...and then you 'self-censored' that bit of your famous Radio 4 satire when Radio 4 granted you your own one-off...

...and now, garlic and stake readied, you've become a The Now Show regular, simply pandering to the Radio 4 studio audience types . (Sell out!)

I don't blame you actually. Why not? Grab the loot from the BBC licence fee payer and get the BBC Pension Fund lawyers to help you stash most of it in a Caribbean tax haven.

That's my advice, and you'd be wise to take it.

P.S. The Daily Mail has a write-up about this today


  1. Something I read recently that had me laughing made me think of the typical BBCer.
    "After a quick trawl through Twitter to see if I can find any racism to condemn, or white people not condemning it, I head into the office."

    That was the first time I'd come across "woke". Never heard of the author before either. He's a witty fellow.

  2. That sent the Rantometer off the scale Craig! Excellent!

    Yes, I find the Now Show pretty unlistenable to now.

    Steve Punt's family were I guess part of the British Empire roadshow, as he was born in Cyprus on the UK base. Hugh Dennis's dad was a Bishop.

    Fits in with my theory that a lot of the BBC's support for "social justice" causes derives from upper middle class guilt - the people who dominate the BBC tend to come from families that did well out of slavery and empire.

  3. How often does the BBC immediately adapt an NT Production?

    Answer: hardly ever...not being in the interests of either organisation, but clearly they have made an exception in the case of a load of anti-Brexit hooey.

  4. There isn’t a race, nationality or people who’s ancestors haven’t been involved in oppressing, exploiting, killing or enslaving another race, nationality or people at some point in history. You might as well just feel guilty for being alive....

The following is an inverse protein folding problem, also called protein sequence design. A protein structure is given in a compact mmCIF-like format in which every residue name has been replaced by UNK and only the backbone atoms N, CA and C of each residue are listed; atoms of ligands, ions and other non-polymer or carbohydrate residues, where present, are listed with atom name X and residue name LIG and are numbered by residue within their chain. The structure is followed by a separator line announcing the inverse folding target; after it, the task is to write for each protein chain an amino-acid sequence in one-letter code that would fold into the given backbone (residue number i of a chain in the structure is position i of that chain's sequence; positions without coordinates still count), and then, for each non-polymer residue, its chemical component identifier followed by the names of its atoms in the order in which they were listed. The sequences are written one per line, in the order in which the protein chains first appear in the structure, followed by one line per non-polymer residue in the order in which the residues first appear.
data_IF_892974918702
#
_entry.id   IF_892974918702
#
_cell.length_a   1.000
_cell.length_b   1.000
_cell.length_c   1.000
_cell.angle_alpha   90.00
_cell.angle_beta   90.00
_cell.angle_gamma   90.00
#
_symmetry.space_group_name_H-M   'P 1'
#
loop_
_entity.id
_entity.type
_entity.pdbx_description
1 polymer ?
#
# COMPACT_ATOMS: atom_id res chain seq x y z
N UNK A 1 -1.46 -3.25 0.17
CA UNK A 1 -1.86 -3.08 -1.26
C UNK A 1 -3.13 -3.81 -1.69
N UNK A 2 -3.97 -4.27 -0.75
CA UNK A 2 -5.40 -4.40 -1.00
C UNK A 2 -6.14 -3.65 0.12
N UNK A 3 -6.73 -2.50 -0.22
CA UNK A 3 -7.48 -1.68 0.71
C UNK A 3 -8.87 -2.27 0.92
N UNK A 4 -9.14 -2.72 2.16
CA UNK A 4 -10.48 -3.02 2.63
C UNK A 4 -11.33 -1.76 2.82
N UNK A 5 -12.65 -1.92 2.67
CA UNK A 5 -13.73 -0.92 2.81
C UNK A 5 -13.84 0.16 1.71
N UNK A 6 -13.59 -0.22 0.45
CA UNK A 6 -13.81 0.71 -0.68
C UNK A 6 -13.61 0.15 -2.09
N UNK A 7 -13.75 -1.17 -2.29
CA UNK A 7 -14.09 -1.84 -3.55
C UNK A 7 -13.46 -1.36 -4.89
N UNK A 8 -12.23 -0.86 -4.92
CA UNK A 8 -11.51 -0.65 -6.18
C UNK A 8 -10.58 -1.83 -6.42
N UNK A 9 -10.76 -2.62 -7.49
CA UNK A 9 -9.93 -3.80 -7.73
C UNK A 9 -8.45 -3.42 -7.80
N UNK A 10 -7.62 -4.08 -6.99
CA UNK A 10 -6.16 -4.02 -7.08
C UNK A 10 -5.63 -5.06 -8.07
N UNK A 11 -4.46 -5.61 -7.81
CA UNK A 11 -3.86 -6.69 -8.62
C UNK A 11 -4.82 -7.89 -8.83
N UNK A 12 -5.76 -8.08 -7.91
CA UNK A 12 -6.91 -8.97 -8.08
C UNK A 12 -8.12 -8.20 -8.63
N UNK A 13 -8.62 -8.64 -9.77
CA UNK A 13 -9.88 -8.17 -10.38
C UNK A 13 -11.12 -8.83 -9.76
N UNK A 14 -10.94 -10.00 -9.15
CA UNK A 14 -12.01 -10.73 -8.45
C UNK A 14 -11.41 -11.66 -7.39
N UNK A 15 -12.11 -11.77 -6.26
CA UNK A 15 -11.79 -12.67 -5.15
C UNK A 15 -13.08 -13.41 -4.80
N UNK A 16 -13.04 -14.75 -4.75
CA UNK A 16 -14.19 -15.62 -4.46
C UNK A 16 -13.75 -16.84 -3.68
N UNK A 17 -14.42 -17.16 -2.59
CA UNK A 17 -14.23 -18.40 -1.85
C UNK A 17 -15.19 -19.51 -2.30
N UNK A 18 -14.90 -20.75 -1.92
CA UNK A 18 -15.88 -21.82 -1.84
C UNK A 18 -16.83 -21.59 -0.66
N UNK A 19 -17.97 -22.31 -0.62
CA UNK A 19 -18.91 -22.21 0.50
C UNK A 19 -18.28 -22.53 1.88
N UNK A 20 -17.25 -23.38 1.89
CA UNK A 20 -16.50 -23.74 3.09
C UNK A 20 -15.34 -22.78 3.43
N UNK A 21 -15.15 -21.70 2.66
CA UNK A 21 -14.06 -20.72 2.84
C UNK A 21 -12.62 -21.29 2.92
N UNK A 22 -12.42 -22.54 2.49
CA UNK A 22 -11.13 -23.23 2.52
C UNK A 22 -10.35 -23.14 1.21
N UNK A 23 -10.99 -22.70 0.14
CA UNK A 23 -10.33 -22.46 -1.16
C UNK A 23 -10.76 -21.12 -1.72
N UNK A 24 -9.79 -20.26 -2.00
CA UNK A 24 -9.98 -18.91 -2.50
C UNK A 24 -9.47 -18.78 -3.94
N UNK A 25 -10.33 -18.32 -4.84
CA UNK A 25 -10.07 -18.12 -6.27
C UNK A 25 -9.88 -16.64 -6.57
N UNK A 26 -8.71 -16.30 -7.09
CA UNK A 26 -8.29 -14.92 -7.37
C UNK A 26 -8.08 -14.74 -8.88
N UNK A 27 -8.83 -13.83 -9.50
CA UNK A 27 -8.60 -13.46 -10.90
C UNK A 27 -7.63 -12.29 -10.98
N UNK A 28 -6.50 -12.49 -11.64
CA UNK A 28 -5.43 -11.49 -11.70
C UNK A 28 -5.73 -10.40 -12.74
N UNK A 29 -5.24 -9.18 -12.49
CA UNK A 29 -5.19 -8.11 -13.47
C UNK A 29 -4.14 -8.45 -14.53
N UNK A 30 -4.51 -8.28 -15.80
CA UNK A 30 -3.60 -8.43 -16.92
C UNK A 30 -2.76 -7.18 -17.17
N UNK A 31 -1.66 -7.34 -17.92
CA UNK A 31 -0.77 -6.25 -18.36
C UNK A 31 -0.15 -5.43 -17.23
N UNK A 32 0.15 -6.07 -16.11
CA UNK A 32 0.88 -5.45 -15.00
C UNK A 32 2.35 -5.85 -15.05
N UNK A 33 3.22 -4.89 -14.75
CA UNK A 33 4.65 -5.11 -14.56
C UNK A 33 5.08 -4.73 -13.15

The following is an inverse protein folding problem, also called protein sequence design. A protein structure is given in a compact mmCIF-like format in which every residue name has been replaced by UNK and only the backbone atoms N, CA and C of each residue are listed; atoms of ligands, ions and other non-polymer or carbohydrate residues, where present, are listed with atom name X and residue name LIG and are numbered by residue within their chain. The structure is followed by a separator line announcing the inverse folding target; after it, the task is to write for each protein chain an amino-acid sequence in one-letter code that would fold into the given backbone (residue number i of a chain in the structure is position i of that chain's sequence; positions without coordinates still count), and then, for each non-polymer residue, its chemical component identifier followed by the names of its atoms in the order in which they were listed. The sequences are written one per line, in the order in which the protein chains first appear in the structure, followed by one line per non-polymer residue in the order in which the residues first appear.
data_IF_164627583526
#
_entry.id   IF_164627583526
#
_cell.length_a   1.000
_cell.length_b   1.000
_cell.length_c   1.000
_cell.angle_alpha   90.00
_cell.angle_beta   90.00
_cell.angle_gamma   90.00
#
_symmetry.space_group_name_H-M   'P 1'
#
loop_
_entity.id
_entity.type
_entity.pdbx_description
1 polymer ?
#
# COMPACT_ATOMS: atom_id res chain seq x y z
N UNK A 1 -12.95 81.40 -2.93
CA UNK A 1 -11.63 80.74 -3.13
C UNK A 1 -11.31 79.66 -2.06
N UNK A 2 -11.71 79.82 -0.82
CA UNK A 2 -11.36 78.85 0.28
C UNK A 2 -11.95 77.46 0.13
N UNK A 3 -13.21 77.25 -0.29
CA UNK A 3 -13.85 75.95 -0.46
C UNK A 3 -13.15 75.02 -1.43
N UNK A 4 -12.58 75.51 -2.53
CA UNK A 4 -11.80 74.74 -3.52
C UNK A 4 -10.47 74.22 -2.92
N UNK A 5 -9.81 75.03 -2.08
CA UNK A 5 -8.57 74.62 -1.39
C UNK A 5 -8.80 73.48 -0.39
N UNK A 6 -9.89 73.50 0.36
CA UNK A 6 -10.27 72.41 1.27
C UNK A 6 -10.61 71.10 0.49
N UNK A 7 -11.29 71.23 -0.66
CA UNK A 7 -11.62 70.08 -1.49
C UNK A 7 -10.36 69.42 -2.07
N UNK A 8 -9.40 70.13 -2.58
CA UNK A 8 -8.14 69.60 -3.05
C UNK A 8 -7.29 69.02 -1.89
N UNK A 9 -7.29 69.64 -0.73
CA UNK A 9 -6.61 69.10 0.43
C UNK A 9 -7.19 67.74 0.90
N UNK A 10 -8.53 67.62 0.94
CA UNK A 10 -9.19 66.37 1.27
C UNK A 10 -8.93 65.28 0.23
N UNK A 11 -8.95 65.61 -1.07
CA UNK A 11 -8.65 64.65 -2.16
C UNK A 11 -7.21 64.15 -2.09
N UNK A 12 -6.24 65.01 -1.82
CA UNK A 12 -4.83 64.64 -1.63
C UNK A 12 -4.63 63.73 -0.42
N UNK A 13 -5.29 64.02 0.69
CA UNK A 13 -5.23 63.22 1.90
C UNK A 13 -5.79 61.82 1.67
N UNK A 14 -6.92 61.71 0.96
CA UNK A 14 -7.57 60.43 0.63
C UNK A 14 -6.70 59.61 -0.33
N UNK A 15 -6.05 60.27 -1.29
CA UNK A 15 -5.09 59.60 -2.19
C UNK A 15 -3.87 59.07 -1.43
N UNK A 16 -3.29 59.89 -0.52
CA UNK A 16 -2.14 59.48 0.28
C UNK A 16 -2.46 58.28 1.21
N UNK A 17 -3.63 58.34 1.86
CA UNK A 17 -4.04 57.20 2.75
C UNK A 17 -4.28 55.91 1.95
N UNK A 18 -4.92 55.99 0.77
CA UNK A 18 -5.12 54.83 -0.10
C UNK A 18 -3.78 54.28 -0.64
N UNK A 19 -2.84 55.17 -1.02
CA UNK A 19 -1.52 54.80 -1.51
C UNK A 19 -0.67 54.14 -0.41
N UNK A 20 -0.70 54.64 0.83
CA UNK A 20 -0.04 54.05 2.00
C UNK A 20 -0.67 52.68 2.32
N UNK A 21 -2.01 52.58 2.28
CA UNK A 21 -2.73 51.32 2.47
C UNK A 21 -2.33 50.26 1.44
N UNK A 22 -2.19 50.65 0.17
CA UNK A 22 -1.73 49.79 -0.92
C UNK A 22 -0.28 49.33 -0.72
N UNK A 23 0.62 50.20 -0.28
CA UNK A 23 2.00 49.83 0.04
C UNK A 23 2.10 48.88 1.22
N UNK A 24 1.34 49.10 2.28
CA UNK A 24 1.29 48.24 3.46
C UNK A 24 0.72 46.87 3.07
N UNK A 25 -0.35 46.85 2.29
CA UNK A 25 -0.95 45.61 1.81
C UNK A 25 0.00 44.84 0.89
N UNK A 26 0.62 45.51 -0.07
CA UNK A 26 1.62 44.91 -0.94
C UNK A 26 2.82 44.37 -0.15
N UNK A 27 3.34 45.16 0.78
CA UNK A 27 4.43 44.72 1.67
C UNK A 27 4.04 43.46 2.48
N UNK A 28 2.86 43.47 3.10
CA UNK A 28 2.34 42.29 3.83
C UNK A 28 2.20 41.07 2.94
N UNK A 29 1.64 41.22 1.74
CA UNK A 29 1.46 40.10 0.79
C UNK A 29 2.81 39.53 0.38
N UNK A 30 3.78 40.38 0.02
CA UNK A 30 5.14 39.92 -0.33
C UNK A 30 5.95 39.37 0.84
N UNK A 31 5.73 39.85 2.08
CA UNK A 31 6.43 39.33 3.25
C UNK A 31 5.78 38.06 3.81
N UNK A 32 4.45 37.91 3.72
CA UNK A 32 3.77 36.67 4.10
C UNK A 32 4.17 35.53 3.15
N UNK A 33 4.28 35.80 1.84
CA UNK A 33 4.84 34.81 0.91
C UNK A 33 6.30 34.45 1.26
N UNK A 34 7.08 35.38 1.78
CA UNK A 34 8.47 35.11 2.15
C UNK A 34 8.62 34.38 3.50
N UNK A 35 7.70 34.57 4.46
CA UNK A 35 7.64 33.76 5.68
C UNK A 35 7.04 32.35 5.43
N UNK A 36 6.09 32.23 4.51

1. True but our Empire is a lot more recent - we've even got a few bits left - and a lot of wealthier families still enjoy personal wealth derived from that era. I think it is an observable fact that it is people from that background, rather than working class people who are more inclined to express guilt about our imperial past. Personally I subscribe to the Orwellist view of Empire - a complete racket and not something that improved the lot of the average Brit.

    2. I’m not convinced about that - those who seem to feel guilt are those who have been educated to do so via our institutions not by background.

      You’ve also got to factor into the argument the devastation caused by two world wars had on peoples perception of nationalism and the change that had on our institutions.

    3. Have a watch of Howards End - set in that period at the very zenith of British Imperialism when Imperial Glory was all the rage - and yet there was already plenty of middle class guilt around. My own view is that a lot of that guilt is not misplaced. Whilst the British Empire did some good, it also did a lot of self-interested bad: engaging in slavery, dispossessing native farmers, effectively exterminating some peoples, closing down the Indian cotton industry, setting communities against each other and exacting bloody revenge on those who did accept our self-imposed rule.

  5. Dividing the world into either oppressed or oppressor is as intellectually empty as the Post Modernist drivel from which is derides.
    Orwell accurately identified the sub-group to which bores like Dennis and Punt belong back in the 30’s. To paraphrase, they don’t really care for the poor at all, they just hate the rich - or basically anybody who has something that they haven’t.

  6. The other interesting thing is that joe public didn’t exactly have it that good at home, whilst the country was out “oppressing”, building railways and setting up stable governments.

    Have you seen a sailors rations from the late 1700’s to early 1800’s? looks bad doesn’t it? Well people at the time actually considered it better than what most ate on land. Those that worked in factories were often slaves in all but name, but nobody seems to what compensations or an apology.

    1. I think that is the point, isn't it? The average Brit only saw a surge in their material wellbeing and health AFTER we started getting rid of the Empire from the late 1940s onwards. It was really an upper middle class racket, designed to create well paid jobs for the young children without much of an inheritance.